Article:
RIP Sergio Rossi (1935 – 2020)

Sergio Rossi was an Italian shoe designer.

I discovered his work by finding a page dedicated to misogynistic advertising.

Here is the image I discovered, white stockings, white shoes, only the legs are visible, in a Mondriaan-like framework.[1]

Disembodied legs as depicted in this Rossi advertisement haven an aphrodisiac effect on me.

RIP Bill Withers (1938 – 2020)

Who Is He (And What Is He to You)?” (1972)

Bill Withers was an American singer-songwriter known for songs such as “Lean on Me”, “Use Me” and “Ain’t No Sunshine”.

I give you “Who Is He (And What Is He to You)?” (1972) because it’s one of the best adultery songs ever with the unforgettable opening lines:

A man we passed just tried to stare me down
And when I looked at you
You looked at the ground

While researching this death, I came across a rather smart piece of music criticism by the American author Robert Christgau (born 1942):

“Withers sang for a black nouveau middle class that didn’t yet understand how precarious its status was. Warm, raunchy, secular, common, he never strove for Ashford & Simpson-style sophistication, which hardly rendered him immune to the temptations of sudden wealth—cross-class attraction is what gives ‘Use Me’ its kick. He didn’t accept that there had to be winners and losers, that fellowship was a luxury the newly successful couldn’t afford.

RIP Cristina (1959 – 2020)

“Disco Clone” (1978)

Another coronavictim.

 Cristina was an American singer who belongs to the entourage of August Darnell and ZE Records.

By extension she was part of the whole ‘artistic disco’ stable of Patrick Adams, Arthur Russell, Larry Levan and Bob Blank.

You might also call the field she was active in self-conscious or tongue-in-cheek disco or sarcastic disco.

Too many words, I stop here.

RIP Ruth White (1925 – 2013)

The Litanies of Satan

This has happened seven years ago but even Wikipedia only noticed it in 2018.

Personally, I only noticed it today.

Ruth White (1925 – 2013) was an American composer noted for her work in early electronic music.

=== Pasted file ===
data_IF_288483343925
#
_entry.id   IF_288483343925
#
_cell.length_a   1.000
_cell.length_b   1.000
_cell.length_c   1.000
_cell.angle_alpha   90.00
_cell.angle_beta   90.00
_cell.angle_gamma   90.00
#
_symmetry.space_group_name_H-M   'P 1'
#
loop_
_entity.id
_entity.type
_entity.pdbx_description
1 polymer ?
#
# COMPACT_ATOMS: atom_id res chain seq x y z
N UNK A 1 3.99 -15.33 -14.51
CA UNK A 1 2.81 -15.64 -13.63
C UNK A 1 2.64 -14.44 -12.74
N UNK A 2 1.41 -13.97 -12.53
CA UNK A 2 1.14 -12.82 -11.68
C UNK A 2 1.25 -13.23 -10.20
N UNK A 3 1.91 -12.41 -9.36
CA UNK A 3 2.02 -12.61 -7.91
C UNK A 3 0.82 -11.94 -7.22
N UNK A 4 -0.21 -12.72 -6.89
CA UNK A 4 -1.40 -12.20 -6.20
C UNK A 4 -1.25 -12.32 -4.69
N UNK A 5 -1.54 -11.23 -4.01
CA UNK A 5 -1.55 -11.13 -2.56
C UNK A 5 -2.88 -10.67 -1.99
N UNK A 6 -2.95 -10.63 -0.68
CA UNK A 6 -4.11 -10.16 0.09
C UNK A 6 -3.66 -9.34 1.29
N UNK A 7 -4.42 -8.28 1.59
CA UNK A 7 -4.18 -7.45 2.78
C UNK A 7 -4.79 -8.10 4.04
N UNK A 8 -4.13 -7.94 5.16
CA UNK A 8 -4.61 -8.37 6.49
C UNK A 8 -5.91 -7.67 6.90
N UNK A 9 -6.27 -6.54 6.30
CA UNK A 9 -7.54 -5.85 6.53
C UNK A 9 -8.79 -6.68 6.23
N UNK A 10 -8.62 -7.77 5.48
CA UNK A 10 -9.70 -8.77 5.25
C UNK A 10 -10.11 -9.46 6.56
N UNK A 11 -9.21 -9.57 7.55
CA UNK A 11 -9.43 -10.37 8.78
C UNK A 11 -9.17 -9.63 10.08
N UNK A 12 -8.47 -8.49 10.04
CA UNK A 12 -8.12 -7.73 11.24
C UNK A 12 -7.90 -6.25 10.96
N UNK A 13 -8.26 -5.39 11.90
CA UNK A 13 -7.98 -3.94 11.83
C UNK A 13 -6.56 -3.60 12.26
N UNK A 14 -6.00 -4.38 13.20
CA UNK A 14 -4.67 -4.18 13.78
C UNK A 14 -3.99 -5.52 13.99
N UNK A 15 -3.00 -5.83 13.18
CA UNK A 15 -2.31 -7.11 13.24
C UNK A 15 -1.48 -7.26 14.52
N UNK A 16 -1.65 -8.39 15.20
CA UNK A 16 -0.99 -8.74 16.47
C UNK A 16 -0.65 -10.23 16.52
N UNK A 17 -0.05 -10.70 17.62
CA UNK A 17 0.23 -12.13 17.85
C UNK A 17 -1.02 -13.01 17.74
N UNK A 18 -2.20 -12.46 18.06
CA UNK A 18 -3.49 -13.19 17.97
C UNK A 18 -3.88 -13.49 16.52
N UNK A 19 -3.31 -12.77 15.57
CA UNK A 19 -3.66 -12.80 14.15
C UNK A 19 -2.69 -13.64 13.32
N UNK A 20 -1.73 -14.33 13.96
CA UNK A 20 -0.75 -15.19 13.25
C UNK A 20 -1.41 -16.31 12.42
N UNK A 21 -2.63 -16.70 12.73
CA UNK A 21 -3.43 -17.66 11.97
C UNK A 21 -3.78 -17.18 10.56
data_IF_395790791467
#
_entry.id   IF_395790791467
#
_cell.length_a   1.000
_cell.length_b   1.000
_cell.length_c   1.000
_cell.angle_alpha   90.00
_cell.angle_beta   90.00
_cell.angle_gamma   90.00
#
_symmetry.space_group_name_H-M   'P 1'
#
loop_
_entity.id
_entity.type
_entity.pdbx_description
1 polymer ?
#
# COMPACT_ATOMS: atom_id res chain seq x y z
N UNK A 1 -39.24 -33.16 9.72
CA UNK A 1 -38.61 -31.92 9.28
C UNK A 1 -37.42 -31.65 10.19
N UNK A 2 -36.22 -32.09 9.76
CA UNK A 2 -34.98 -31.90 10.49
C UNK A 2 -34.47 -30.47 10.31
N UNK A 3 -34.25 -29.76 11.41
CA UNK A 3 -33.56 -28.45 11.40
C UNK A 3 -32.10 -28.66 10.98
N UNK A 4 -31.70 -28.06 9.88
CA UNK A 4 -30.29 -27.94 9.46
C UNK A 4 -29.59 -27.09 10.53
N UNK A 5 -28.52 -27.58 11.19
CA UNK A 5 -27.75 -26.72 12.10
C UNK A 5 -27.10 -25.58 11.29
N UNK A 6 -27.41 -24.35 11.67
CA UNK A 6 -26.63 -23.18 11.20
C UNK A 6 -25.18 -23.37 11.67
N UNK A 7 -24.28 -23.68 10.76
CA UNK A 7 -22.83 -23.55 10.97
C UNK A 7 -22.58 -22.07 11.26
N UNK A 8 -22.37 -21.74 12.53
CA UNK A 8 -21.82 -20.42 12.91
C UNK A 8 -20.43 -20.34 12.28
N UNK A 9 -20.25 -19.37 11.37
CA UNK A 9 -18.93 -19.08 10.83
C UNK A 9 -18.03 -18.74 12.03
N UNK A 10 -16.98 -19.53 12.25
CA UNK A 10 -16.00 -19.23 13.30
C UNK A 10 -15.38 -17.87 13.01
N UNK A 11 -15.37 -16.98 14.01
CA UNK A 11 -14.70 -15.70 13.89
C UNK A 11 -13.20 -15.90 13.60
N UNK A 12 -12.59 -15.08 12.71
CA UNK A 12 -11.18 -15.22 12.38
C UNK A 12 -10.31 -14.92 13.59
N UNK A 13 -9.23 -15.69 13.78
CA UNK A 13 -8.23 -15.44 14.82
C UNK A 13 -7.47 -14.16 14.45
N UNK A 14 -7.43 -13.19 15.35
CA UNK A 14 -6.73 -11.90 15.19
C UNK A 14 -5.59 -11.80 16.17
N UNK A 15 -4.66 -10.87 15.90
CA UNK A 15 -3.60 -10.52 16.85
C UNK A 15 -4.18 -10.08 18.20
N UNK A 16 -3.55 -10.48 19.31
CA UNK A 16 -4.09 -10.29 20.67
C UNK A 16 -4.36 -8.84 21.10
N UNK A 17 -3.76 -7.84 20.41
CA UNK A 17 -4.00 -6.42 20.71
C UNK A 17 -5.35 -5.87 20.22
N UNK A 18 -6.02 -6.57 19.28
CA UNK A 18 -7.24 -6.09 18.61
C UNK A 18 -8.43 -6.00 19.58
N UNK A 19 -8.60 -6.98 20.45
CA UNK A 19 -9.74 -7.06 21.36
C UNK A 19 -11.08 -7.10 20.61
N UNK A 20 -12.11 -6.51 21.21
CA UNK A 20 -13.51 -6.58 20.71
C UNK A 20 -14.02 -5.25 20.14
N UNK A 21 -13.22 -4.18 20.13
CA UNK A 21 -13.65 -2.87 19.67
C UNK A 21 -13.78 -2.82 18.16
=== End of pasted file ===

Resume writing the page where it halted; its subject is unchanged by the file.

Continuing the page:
Of interest to me is her 1969 Baudelaire album, on which she reads 10 poems from The Flowers of Evil. This is really bizarre and reading her liner notes makes the experience only weirder. “The Litanies of Satan” is one of the poems that got him in to trouble.

RIP Gabi ‘D. A. F.’ Delgado-López (1958-2020)

“Der Mussolini” (1981)

This happened last week.

Gabi Delgado-López was a Spanish-born German musician, co-founder of Deutsch Amerikanische Freundschaft.

He is known for singing compositions such as “Der Mussolini” (1981). This song, together with “Los Niños del Parque” (1981) by Liaisons Dangereuses and “Numbers” (1981) by Kraftwerk put Germany on the map in black America and the dance music world.

If you listen to the full Alles ist gut album where “Der Mussolini” comes from, you cannot help but wonder if D.A.F. listened to Suicide. The sighing voice on “Mein Herz Macht Bum” would give them away.

RIP Krzysztof Penderecki (1933 – 2020)

Krzysztof Penderecki was a Polish composer of 20th century classical music, a period characterized by the use of dissonance.

Outside of the classical music domain his music has been popular in horror films. The piece Polymorphia (1962) for example, is used in The Exorcist (1973) and in The Shining (1980).

And then there is his opera based on the book The Devils of Loudun (1952) by Aldous Huxley. The story of the Loudun possessions is highly remarkable and any occasion to bring it to your attention, shall be grasped.

RIP Nina Auerbach (1943 – 2017)

Nina Auerbach was an American scholar. She published in the fields of Victorian literature, theater, cultural history, and horror fiction and film.

Our Vampires, Ourselves (1995) by Nina Auerbach
[Amazon.com] [FR] [DE] [UK]

“Vampires and American presidents began to converge in my imagination, not because all presidents are equally vampiric, but because both are personification of their age […] Since I loved vampires before I hated Republicans, this book also reflects my idiosyncrasies.”

Our Vampires, Ourselves (1995) by Nina Auerbach, p. 3

I’ve only read scraps of Auerbach: her remarks on the Carroll photos of Evelyn Hatch and her funny remarks in Our Vampires, Ourselves (above).

Her work is in the tradition of Mario Praz, Bram Dijkstra and Camille Paglia.

RIP Stuart Gordon (1947 – 2020)

Incredibly Strange Film Show on Stuart Gordon (part one)

Stuart Gordon is a film director is best-known for his Re-Animator (1985), based on H. P. Lovecraft’s “Herbert West—Reanimator” (1922).

Incredibly Strange Film Show on Stuart Gordon (part two)

The story starts with these lines ominous lines, in keeping with Lovecraft’s sinister oeuvre:

“Of Herbert West, who was my friend in college and in after life, I can speak only with extreme terror. This terror is not due altogether to the sinister manner of his recent disappearance, but was engendered by the whole nature of his life-work, and first gained its acute form more than seventeen years ago, when we were in the third year of our course at the Miskatonic University Medical School in Arkham. While he was with me, the wonder and diabolism of his experiments fascinated me utterly, and I was his closest companion. Now that he is gone and the spell is broken, the actual fear is greater. Memories and possibilities are ever more hideous than realities.”

H. P. Lovecraft’s “Herbert West—Reanimator” (1922)

The television documentary series Incredibly Strange Film Show did a special on Gordon in 1989 where they interviewed him in the La Brea Tar Pits